Attorneys Can Scour Facebook For Juror Data

Trial lawyers have been granted permission to study the social media pages of jurors. Reading Facebook, blogs, and tweets has been a useful information gathering tool to learn the personal beliefs and biases of people before they are picked to serve. And all too often, jury members discuss their feelings about cases, even though being told by judges not to do so.

However the ABA prohibits lawyers from “friending” jurors or tricking them into divulging private information.

The use of the internet by jurors has caused problems for years. Posts on Facebook during a trial for kidnapping and rape. Facebook, again, this time during a murder trial. Tweets during a civil trial. Posts on Twitter and Facebook during a federal corruption trial.

Here in Texas, an intoxicated driver was on trial for killing a family in McAllen and causing the death of a passenger in her SUV. The tragic accident occurred when the alleged drunk driver’s SUV veered into the eastbound lane on Highway 100 east of Los Fresnos and collided head-on with a Toyota carrying four family members that included a three-year-old and 13-year-old child. The district attorney’s office attempted to subpoena the Facebook account of the driver to learn more about her actions before, during, and after the crash.

Evidence from social media site is used commonly in motor vehicle accident cases. This office successfully used the Facebook postings of a young woman recently to contradict her version of how a collision happened. Information posted can be used against both sides in a lawsuit.

Postings in social media as evidence in crash cases

Incriminating statements or pictures on social media sites can be used to strengthen and weaken personal injury or wrongful death civil cases. Insurance companies who are aware social media evidence incriminates their insured may be more eager to settle cases with injured plaintiffs, while Facebook evidence that is admissible under court evidence rules can be used by plaintiffs to meet their burden of proving that the defendant was to blame for an auto accident.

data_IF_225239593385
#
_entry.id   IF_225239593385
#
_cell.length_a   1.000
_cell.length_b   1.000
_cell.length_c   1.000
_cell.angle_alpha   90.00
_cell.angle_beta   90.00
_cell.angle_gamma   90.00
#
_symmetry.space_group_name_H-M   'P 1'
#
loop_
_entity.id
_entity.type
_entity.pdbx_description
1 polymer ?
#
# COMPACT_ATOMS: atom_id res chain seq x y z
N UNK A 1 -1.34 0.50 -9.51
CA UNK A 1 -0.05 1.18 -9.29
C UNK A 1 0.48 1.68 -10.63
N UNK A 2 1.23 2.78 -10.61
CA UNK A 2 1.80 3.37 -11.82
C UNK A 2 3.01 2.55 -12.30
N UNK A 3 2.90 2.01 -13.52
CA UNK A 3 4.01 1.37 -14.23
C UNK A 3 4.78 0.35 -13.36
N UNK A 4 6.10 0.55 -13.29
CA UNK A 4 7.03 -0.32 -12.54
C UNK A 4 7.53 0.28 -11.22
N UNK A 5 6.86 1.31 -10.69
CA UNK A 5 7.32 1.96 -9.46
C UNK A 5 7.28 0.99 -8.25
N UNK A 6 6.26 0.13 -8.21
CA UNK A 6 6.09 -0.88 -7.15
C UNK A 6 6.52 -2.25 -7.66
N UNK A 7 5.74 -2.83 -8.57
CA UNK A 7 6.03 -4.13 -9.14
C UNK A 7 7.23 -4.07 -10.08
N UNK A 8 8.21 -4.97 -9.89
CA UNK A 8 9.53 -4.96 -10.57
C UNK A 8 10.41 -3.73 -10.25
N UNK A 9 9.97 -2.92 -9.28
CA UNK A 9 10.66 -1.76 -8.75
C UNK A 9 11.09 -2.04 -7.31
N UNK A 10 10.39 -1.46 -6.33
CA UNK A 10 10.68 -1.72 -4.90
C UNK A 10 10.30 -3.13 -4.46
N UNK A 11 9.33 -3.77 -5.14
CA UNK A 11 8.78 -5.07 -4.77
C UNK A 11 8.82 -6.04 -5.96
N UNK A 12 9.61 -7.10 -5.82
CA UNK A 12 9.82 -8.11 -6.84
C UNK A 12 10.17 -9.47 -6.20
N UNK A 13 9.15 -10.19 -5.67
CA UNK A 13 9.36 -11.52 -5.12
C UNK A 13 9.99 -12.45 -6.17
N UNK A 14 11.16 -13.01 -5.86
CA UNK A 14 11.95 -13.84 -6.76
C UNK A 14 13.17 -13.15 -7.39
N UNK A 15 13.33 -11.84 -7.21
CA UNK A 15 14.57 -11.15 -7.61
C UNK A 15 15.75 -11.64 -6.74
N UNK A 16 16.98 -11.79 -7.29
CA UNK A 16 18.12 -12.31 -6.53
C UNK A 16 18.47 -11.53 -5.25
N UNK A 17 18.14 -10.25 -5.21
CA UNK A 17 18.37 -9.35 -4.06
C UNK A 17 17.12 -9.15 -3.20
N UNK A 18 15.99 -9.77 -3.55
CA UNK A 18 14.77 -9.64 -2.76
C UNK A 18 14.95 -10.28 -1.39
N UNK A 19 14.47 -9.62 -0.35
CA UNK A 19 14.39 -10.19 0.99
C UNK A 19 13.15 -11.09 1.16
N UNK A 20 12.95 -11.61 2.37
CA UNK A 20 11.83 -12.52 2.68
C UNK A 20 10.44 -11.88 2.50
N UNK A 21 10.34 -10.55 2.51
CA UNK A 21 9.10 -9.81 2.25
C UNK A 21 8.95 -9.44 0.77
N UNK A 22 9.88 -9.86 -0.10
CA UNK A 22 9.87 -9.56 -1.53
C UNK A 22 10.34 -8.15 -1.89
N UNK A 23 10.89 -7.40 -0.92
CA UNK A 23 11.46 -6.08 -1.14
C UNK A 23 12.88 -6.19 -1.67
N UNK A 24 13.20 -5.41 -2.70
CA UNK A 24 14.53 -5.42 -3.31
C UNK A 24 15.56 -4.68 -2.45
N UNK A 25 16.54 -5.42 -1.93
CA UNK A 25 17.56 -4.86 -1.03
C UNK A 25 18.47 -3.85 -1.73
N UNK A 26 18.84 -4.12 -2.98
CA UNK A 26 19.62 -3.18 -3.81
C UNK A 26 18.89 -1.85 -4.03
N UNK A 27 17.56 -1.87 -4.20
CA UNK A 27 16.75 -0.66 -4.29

Those involved in car accident claims, however, need to be careful about any pictures of themselves that show them engaged in activity, as this could be used by insurers to undermine injury claims and suggest that injuries are exaggerated. For plaintiffs in accident claims, it is advisable to talk to a lawyer before posting or posing for Facebook pages.


n increasing trend in personal injury litigation is for insurance companies and their lawyers trying to gain access to your social networking sites. Sometimes this includes the use of trickery to get access to your information. Once there, they’ll take statements or photos entirely out of context to try and argue that you’re not as hurt as you claim.

I’ve never had a client harmed by social media, but I don’t want you to be the first.
Some attorneys suggest that their clients cease all use of social media while the client’s case is pending. While that would be nice, I also think it’s unrealistic. I know social media has become a part of culture and life.

So if you’re going to continue to use social media, here are a few guidelines that can help you not ruin your case.

1. Don’t discuss your case in any fashion on a social networking site.
2. Don’t mention activities you’re involved in; no talking about hobbies, vacations, etc.
3. Don’t post photos of yourself. Trust me, they’ll be taken out of context in ways you can never imagine.
4. Keep your privacy settings strong.
5. Don’t allow a new “friend” unless you absolutely know who they are and trust them. There are repeated stories of insurance company representatives trying to “friend” injured persons to get access to the injured persons’ social media sites.

These are just general guidelines. If you are injured and want more specific advice, feel free to call us or contact us.


If you or a loved one was injured in an accident in North Texas, contact a personal injury lawyer in Fort Worth today. Call the Berenson Law Offices at (888) 801-8585 to discuss your case at no charge for the first meeting or call.

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